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7 Signs You Really Need To See A Dentist, As Backlogs Are Reported

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Woman brushing teeth
Are you due a check-up? (Alamy/PA)

Was your last dentist appointment a distant pre-pandemic memory?

Like many aspects of routine healthcare, millions of dental appointments were cancelled or delayed due to restrictions – with 38 million being ‘lost’ since March 2020 in England alone, according to the British Dental Association (BDA).

NHS dental services have now been awarded some extra funding to help get things back up to speed and tackle the backlog, with extended appointments being offered in evenings and at weekends in some regions.

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Wondering whether you should see a dentist? Here are seven signs a check-up is probably a very good idea…

 1. Your gums bleed when you brush

“Gum bleeding when you brush is most likely to be an indication of gum disease, often caused by food and plaque, which can accumulate in the gum over a prolonged period of time.

It’s important to brush well and use floss or interdental brushes every day to reduce the risk of gum disease and keep your gums healthy,” says Stephen Barter, Head of Clinical Operations at Bupa Dental Care.

“Gum disease can affect both teeth and dental implants, and some people are much more susceptible than others and need a lot more close support from the dentist or hygienist.”

 2. You’ve got a hole or a chip

Muslim woman having a dental check-up
It’s always best to check things early (Alamy/PA)

Whether this happens quickly after an injury or you notice it gradually, it’s best to get holes or chips checked.

“If it’s not associated with a trauma then it could be because the structure of the tooth and enamel has been affected by bacteria.

This causes the structure to become undermined, a lot weaker, and break. That’s why you get a cavity,” explains Dr Azad Eyrumlu of leading private dental firm Banning Dental Group.

“If you have a hole or chip then the nerve of the tooth is more exposed to decay and any other bacteria in the mouth.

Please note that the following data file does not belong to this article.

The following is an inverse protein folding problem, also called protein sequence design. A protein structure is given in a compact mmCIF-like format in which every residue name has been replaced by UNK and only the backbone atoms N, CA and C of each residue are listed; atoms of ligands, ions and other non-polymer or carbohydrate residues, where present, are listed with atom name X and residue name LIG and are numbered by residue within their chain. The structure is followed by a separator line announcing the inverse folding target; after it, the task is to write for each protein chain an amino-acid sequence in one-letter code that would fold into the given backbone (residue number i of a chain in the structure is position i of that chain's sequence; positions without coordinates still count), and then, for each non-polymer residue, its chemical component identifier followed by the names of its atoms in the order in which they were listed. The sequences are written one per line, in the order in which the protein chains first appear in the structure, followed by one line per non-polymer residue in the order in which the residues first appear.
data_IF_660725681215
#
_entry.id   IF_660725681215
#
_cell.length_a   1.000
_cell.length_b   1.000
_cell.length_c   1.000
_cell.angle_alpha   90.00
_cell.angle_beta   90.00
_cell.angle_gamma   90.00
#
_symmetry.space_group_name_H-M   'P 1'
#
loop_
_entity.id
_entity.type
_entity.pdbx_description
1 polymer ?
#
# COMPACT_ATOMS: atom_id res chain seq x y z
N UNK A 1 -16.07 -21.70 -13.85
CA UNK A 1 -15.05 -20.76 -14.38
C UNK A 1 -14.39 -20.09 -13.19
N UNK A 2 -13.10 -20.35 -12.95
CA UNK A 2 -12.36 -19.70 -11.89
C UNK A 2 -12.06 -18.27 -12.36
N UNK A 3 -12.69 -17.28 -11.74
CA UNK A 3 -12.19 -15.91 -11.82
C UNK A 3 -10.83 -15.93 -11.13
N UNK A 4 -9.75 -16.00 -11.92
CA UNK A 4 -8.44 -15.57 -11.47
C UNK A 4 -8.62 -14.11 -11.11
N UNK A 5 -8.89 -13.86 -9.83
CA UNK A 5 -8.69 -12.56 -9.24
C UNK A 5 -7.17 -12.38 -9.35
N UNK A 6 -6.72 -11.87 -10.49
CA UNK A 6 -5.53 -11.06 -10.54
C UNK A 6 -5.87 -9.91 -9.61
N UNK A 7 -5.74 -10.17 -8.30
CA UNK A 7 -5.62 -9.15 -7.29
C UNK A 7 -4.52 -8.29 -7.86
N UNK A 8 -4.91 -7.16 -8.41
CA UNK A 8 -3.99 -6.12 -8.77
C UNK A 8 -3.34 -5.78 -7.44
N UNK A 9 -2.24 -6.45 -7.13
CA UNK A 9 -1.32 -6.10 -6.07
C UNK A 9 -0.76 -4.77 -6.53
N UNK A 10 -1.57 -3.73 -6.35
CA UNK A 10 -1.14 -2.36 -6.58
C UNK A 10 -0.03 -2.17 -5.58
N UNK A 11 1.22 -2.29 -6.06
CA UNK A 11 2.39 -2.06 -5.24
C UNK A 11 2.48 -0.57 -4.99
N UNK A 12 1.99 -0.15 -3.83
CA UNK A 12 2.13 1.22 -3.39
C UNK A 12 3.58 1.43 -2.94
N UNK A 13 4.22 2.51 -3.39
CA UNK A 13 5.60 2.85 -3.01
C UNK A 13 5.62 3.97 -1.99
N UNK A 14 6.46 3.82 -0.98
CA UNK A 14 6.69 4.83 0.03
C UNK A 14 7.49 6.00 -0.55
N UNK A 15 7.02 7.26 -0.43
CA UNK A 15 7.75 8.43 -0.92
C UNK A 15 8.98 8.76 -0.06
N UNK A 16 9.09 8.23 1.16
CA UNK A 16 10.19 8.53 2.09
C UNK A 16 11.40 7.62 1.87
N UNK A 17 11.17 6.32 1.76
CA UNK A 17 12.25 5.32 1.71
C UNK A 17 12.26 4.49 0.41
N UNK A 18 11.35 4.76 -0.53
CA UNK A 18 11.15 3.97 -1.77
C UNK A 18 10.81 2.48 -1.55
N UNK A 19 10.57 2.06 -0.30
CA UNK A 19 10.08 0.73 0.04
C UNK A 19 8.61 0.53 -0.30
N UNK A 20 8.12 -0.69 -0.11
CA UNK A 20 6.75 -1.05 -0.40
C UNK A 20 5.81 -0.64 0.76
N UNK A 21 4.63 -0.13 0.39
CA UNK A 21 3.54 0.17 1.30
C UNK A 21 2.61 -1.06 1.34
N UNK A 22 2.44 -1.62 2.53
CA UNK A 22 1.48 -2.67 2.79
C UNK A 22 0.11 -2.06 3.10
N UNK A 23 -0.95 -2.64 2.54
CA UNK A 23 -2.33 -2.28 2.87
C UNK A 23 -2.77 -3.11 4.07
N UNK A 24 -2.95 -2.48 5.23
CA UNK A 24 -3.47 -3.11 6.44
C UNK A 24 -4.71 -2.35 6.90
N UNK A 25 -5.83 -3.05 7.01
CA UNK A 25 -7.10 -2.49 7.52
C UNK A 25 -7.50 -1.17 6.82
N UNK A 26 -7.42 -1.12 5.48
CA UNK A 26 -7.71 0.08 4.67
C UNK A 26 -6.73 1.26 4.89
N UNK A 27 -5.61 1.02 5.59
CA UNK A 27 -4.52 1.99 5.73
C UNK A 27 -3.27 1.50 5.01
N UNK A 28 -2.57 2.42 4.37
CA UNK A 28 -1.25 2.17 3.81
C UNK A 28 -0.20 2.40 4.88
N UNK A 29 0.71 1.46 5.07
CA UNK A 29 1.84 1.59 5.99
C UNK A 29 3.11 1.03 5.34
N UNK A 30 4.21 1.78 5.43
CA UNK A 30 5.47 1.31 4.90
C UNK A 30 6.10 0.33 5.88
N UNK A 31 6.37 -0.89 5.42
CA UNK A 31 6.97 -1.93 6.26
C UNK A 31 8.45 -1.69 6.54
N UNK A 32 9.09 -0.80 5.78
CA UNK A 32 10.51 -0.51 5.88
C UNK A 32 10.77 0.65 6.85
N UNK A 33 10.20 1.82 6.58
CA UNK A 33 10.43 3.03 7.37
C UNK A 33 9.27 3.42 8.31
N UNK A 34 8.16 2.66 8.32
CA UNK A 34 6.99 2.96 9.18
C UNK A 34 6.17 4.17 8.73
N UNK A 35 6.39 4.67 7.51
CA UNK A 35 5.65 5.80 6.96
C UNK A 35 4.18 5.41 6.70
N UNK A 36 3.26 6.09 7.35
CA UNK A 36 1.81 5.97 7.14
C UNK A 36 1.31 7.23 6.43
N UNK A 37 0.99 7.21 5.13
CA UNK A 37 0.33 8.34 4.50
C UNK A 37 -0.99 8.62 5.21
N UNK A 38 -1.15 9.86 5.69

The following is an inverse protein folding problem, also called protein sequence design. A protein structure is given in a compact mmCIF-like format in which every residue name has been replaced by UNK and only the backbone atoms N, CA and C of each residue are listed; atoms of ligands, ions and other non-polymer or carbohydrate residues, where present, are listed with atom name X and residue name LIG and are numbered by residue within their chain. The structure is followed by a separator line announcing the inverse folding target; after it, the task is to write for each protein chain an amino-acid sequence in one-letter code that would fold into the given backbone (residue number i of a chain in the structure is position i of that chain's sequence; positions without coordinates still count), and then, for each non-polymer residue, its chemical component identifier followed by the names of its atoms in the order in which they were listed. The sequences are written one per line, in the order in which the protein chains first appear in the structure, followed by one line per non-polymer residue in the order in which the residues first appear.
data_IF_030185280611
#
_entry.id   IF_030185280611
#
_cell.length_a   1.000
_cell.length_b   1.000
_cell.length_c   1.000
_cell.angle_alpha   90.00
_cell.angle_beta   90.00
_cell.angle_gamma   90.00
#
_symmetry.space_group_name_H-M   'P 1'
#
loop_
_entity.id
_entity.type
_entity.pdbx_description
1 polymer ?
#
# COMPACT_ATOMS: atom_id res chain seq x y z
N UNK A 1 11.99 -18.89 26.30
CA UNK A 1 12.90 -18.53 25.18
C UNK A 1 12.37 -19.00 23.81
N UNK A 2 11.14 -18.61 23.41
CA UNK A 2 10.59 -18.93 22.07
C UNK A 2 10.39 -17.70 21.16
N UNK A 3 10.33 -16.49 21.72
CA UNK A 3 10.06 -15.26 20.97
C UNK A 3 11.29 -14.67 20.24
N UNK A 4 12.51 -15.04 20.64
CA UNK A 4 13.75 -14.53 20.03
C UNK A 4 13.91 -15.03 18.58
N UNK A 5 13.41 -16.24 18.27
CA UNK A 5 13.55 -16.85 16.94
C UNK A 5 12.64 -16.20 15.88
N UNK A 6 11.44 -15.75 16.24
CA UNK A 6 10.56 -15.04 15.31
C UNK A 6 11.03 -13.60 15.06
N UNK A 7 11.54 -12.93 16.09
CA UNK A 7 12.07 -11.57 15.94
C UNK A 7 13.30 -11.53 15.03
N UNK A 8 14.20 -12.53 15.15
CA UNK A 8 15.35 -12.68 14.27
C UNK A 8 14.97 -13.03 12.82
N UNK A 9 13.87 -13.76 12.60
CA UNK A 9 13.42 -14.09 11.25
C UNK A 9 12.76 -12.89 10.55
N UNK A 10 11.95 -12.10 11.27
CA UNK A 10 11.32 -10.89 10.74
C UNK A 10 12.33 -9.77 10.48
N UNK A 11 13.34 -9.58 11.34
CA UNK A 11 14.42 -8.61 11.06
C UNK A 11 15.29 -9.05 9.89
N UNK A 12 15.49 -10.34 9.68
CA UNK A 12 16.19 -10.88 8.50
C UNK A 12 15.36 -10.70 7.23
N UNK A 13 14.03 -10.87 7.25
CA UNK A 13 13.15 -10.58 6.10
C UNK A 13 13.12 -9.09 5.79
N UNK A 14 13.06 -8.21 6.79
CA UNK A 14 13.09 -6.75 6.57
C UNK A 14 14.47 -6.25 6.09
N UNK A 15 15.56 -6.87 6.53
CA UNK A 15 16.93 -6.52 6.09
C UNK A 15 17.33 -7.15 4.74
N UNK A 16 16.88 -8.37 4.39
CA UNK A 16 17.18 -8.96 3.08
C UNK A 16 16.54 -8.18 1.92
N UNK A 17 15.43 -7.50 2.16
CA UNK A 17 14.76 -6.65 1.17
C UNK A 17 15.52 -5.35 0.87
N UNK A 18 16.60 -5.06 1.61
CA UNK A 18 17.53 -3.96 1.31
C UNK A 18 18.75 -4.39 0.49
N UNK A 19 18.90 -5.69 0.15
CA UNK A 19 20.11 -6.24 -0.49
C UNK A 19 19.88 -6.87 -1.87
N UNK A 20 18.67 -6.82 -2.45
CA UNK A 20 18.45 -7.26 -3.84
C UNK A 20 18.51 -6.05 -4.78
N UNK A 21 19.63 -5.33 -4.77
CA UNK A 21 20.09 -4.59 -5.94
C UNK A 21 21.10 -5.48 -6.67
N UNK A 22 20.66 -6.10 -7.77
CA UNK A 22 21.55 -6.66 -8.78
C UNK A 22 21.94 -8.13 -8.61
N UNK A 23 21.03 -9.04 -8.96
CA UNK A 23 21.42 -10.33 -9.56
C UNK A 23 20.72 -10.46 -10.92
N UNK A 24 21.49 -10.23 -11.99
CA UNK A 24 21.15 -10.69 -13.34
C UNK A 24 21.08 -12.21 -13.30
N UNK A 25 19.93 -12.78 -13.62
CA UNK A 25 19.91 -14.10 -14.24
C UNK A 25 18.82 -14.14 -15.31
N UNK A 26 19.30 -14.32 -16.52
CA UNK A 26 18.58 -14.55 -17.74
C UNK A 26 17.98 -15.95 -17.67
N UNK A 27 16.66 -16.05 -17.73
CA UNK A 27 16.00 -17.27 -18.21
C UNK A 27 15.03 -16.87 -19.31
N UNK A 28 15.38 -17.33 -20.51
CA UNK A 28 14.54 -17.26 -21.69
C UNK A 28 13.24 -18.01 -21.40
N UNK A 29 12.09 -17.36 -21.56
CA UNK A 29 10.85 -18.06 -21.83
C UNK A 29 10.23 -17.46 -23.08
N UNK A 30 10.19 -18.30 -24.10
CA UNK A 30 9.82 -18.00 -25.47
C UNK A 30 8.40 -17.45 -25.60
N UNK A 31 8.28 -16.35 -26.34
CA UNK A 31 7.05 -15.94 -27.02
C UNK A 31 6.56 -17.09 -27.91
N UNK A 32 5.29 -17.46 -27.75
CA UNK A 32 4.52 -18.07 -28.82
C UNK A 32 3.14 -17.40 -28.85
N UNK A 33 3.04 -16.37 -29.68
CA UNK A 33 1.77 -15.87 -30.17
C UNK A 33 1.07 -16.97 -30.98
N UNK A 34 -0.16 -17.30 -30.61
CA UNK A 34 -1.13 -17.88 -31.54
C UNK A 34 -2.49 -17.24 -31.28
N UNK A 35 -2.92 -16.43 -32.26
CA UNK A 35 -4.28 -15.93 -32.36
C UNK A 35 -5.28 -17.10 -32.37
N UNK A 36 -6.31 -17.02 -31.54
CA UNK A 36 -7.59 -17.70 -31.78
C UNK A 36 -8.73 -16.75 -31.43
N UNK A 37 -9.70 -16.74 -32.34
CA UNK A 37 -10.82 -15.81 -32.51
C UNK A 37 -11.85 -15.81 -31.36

The risk of ignoring it is irreversible nerve damage that requires a root canal treatment.”

 3. You notice lumps or swellings

“If you have any lumps or swelling in the mouth or tongue, it’s important to contact your dentist and get this checked urgently,” says Barter.

“Most are completely harmless, but some can be more sinister, and the early signs of oral cancer are usually not painful. Early treatment can make a tremendous difference to a successful outcome.”

And even if anything sinister is ruled out, it might still be something that needs treatment or that your dentist can help you with.

4. You’ve got toothache

Severe toothache is hard to ignore, but even niggling pain that comes and goes can benefit from being checked.

“Tooth pain is usually a sign the nerve inside the tooth is reacting to something, such as decay.

If you ignore this pain, it could lead to nerve damage and eventually loss of that tooth,” says Eyrumlu.

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5. You’ve got sore patches

“Sore patches around the gums, inside the lips or tongue, could either be something that’s reversible, such as ulcers which we might get from time to time, or it could be associated with poor diet, smoking, or other medical conditions,” says Eyrumlu.

“It could also be something more serious, such as oral cancer, which is why people need to get it checked out, the sooner the better.”

Barter notes that “any ulcers in your mouth that don’t heal after 10 days” should always be checked.

6. Your teeth have become more sensitive

Noticed your teeth are reacting more to hot and cold temperatures or feeling painful after sugary foods and drinks?

Teeth sensitivity often occurs when the protective enamel erodes down. Specialist toothpastes can help, but if it’s an increasing problem it’s wise to get it checked.

Your dentist can check for any issues that need to be treated and give you advice for managing it.

7. You just haven’t been for a while

“It’s a common misconception that if you don’t have any tooth pain, you don’t need to see a dentist,” says Barter.

“Unfortunately, many issues that need dental treatment don’t cause pain in the early stages – and by the time they do, the problem may be much worse to treat.

Gum disease is a big example of this – causing bone loss around your teeth, without you feeling any pain until it is too late.”

General advice is to have a check-up every six months, although some people may need them more often than others. Your dentist can advise what’s best for you.

At a stretch, don’t leave it longer than two years – and remember it’s not just your teeth that your dentist will be looking at.

“Your dentist can spot a whole lot during a regular check-up beyond the state of your teeth and gums, such as anaemia, Crohn’s disease, gastric reflux, leukaemia, and more.

That’s one of the reasons dentists recommend you have a regular check-up, even if you think your teeth are fine,” says Barter.